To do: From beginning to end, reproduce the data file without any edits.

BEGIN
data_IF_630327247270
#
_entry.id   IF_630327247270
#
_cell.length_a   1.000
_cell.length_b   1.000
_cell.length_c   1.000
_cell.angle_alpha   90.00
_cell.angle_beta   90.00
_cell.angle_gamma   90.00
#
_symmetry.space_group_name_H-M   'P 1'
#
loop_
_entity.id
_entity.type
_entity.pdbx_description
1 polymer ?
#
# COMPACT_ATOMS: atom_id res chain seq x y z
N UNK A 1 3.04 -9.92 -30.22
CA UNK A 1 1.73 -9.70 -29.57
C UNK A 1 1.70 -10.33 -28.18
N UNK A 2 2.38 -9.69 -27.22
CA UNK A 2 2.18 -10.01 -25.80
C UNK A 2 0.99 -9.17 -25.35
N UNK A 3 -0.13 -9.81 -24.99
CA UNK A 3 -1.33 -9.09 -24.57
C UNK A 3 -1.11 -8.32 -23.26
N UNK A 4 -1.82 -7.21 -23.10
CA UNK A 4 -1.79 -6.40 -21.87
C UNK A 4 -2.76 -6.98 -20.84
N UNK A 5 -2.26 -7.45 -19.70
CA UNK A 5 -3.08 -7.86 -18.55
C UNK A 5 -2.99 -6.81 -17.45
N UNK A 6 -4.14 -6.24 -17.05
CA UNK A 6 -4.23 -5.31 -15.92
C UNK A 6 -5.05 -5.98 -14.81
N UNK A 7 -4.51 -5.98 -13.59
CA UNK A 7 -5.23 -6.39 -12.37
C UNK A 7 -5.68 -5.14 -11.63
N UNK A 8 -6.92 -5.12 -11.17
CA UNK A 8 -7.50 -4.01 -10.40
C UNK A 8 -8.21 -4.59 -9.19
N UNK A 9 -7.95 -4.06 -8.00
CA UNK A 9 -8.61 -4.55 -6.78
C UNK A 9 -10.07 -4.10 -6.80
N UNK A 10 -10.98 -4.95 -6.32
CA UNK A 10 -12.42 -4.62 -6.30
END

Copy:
data_IF_630327247270
#
_entry.id   IF_630327247270
#
_cell.length_a   1.000
_cell.length_b   1.000
_cell.length_c   1.000
_cell.angle_alpha   90.00
_cell.angle_beta   90.00
_cell.angle_gamma   90.00
#
_symmetry.space_group_name_H-M   'P 1'
#
loop_
_entity.id
_entity.type
_entity.pdbx_description
1 polymer ?
#
# COMPACT_ATOMS: atom_id res chain seq x y z
N UNK A 1 3.04 -9.92 -30.22
CA UNK A 1 1.73 -9.70 -29.57
C UNK A 1 1.70 -10.33 -28.18
N UNK A 2 2.38 -9.69 -27.22
CA UNK A 2 2.18 -10.01 -25.80
C UNK A 2 0.99 -9.17 -25.35
N UNK A 3 -0.13 -9.81 -24.99
CA UNK A 3 -1.33 -9.09 -24.57
C UNK A 3 -1.11 -8.32 -23.26
N UNK A 4 -1.82 -7.21 -23.10
CA UNK A 4 -1.79 -6.40 -21.87
C UNK A 4 -2.76 -6.98 -20.84
N UNK A 5 -2.26 -7.45 -19.70
CA UNK A 5 -3.08 -7.86 -18.55
C UNK A 5 -2.99 -6.81 -17.45
N UNK A 6 -4.14 -6.24 -17.05
CA UNK A 6 -4.23 -5.31 -15.92
C UNK A 6 -5.05 -5.98 -14.81
N UNK A 7 -4.51 -5.98 -13.59
CA UNK A 7 -5.23 -6.39 -12.37
C UNK A 7 -5.68 -5.14 -11.63
N UNK A 8 -6.92 -5.12 -11.17
CA UNK A 8 -7.50 -4.01 -10.40
C UNK A 8 -8.21 -4.59 -9.19
N UNK A 9 -7.95 -4.06 -8.00
CA UNK A 9 -8.61 -4.55 -6.78
C UNK A 9 -10.07 -4.10 -6.80
N UNK A 10 -10.98 -4.95 -6.32
CA UNK A 10 -12.42 -4.62 -6.30